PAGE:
Story & Photos: Josh Rizzo
My favorite memories of growing up with Dad involved biking too far, staying out too late, and splitting a Snickers bar upon finally reaching our destination.
I never had a concept of mileage and just kept spinning the cranks on my coaster brake bike until we got back home.
Dad, A “Closed” Sign, and a Sucky Ride That Turned Out Great
A particular favorite story I remember is when Dad almost crushed our hopes but instead seemed to miraculously save the day. My sister and I were quite little when my Dad took us on a 20-mile out and back to a little convenience store in an unincorporated town.
The only thing that gave us hope to make it to the turnaround point was my Dad’s promise that he’d buy us a snack at the convenience store.
It was long after dark and we still had a few miles to go but Dad kept our spirits high with the anticipation of picking out anything we wanted in the store.
We rolled up to the store and the outside light was off, windows were dark, and the “CLOSED” sign was on the door.
My hope was crushed.
But luckily my Dad’s wasn’t.
He knocked on the door of a home that was right next to the store and asked if the man who opened the door also owned the store. Sure enough he did. He reopened the store, unlocked the cash register, and sold us each 1 snack, probably totaling three and a half bucks before wishing us luck on the ride home.
I have no idea how I had enough energy to bike 10 miles back home that night but I think it had something to do with a little boy’s delight at a simple treat just when he thought luck was lost. Thanks, Dad. That was a real cool Dad move.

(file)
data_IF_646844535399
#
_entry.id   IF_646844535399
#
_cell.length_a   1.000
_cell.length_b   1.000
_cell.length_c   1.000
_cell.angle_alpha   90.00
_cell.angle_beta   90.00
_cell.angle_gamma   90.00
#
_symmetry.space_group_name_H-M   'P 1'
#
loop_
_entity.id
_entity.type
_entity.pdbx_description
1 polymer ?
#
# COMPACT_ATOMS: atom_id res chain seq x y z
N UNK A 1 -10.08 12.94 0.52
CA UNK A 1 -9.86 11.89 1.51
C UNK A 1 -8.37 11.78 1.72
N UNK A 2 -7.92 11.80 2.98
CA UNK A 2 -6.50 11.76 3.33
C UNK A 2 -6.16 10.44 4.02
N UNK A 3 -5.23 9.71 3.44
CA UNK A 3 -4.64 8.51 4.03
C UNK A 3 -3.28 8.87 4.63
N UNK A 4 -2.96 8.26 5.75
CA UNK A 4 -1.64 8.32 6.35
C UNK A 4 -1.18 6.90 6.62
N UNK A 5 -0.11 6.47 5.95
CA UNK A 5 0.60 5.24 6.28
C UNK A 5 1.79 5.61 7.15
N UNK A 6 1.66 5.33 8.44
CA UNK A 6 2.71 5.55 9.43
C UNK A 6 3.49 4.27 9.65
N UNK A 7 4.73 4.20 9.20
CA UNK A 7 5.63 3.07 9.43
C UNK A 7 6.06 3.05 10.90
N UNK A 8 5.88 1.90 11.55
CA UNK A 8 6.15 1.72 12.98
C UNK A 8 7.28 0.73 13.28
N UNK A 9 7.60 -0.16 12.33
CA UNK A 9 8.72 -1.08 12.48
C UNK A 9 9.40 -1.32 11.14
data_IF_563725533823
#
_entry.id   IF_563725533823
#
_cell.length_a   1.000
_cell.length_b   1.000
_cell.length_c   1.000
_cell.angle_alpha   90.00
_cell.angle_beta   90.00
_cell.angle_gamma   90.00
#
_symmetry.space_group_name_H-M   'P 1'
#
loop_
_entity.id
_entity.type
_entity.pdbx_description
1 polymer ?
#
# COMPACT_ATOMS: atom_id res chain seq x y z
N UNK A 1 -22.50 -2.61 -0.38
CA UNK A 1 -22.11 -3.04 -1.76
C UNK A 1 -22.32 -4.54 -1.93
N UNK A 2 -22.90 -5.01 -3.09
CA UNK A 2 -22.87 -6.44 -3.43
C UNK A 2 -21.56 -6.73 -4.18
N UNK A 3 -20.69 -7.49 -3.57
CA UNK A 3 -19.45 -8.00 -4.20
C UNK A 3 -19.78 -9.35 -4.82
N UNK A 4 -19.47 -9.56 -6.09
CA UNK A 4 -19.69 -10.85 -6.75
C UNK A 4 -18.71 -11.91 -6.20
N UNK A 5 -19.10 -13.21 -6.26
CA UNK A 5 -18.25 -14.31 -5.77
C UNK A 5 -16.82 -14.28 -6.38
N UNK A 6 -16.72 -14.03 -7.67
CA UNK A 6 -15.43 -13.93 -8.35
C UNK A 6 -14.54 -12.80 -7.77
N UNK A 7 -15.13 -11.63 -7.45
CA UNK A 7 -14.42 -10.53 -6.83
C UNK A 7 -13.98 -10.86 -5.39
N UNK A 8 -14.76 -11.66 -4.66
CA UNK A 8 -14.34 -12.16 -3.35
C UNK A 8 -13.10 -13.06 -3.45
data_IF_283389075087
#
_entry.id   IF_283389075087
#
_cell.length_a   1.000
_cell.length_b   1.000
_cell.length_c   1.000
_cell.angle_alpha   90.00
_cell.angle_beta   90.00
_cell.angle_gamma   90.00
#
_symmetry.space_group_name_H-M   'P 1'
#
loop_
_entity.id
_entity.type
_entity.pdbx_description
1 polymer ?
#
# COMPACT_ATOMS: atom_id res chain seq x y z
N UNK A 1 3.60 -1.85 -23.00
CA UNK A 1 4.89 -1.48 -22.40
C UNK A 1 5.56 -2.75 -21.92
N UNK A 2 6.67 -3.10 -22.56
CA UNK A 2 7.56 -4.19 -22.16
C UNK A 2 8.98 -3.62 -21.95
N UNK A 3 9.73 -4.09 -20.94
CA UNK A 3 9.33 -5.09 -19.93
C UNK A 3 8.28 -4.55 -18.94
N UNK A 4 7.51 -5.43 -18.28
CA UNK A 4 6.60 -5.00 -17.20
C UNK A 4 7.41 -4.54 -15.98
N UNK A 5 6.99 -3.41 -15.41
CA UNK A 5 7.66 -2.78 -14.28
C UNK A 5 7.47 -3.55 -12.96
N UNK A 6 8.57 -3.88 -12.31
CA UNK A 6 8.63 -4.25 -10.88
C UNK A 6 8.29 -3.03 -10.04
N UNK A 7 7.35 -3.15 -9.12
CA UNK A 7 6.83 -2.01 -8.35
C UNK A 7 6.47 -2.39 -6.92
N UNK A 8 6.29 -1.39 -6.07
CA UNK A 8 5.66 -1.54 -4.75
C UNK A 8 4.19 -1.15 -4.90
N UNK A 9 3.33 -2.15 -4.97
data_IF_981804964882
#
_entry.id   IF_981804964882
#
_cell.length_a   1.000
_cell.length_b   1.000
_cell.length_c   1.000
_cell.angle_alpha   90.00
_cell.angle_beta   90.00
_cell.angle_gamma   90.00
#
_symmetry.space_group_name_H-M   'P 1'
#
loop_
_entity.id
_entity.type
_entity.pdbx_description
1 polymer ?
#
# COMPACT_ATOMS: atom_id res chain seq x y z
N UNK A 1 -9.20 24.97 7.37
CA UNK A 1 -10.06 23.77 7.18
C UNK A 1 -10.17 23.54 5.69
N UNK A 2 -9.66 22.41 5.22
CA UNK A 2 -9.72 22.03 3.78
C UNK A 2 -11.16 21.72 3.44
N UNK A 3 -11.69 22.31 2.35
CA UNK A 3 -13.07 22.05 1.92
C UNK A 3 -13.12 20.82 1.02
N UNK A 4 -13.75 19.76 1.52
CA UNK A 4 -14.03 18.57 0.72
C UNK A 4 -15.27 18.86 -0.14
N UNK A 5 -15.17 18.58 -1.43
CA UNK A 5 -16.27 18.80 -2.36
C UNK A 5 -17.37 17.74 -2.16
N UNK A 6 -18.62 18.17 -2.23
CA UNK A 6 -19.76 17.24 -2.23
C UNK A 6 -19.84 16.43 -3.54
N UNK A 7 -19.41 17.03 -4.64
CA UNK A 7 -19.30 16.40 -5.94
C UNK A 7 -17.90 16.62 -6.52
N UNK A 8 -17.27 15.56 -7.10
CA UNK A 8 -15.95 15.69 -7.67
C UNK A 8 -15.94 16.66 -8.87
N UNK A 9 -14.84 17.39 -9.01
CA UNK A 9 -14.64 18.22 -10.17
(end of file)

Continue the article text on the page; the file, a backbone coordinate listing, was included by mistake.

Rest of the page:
Dad, Pizza, and a Face Full of Wheel Splatter
Now that I’m a dad, I treasure every ride with my kids. I want to keep it fun and not push my hobbies onto them too hard, but I also want them to share my adventures as we stretch our limits together.
Each summer, we bike to a local pizza farm together. It’s a 22 mile trip that’s normally beautiful as we roll up and down hills, twist through the woods, and say hi to the cows and horses on the many Wisconsin farms we pass.
Last summer’s father-son ride to the pizza farm however, included 8 miles of pouring rain. When you’re 4 years old on a Trail-a-Bike, being pulled by a fender-less gravel bike and getting sprayed in the face with wheel splatter for 40 minutes isn’t all that fun.
Now that that trip is removed by a full year, the Type 2 fun is something we talk about on almost every ride together.
Let’s Take Our Chances Together
Our year is already full of micro-adventures and recently we camped at a pizza farm, but hopefully most rides will be without the wheel splatter in the face.
Although, heck, would we still talk about these stories if there wasn’t a sometimes-good-sometimes-sucky plot twist half-way through?
I guess we’ll just have to see how this one goes and hopefully my kids will still like biking when it’s said and done.